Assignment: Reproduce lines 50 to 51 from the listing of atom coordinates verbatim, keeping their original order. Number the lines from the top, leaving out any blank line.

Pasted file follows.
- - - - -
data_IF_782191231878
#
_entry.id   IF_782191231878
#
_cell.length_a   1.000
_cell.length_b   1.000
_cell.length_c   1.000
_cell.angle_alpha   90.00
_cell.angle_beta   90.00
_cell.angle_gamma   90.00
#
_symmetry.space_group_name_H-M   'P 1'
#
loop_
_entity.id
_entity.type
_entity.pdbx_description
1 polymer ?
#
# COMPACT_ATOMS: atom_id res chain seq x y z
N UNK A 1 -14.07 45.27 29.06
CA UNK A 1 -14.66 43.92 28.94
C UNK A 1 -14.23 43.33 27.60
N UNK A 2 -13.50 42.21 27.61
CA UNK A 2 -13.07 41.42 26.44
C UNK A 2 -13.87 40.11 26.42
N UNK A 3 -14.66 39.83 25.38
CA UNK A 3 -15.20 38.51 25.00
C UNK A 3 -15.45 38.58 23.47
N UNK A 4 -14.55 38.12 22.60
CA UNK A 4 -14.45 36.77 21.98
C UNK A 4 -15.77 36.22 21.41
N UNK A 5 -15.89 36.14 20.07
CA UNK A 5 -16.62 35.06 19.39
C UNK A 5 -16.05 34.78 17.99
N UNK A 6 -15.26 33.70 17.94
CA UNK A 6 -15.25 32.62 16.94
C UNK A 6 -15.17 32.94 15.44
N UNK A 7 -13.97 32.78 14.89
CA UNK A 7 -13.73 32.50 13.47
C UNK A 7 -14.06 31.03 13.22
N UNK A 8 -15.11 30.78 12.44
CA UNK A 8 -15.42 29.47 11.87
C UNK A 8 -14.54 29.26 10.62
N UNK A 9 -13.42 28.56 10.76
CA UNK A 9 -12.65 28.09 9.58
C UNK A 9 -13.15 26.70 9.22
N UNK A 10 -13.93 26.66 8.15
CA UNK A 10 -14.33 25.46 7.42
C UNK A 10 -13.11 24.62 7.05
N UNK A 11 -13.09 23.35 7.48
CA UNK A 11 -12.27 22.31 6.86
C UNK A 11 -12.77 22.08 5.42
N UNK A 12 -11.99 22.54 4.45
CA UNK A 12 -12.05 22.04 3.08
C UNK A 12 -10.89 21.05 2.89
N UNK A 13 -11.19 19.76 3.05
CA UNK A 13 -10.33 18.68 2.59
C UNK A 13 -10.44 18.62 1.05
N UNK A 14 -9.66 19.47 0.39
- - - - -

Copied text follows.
C UNK A 10 -13.11 24.62 7.05
N UNK A 11 -13.09 23.35 7.48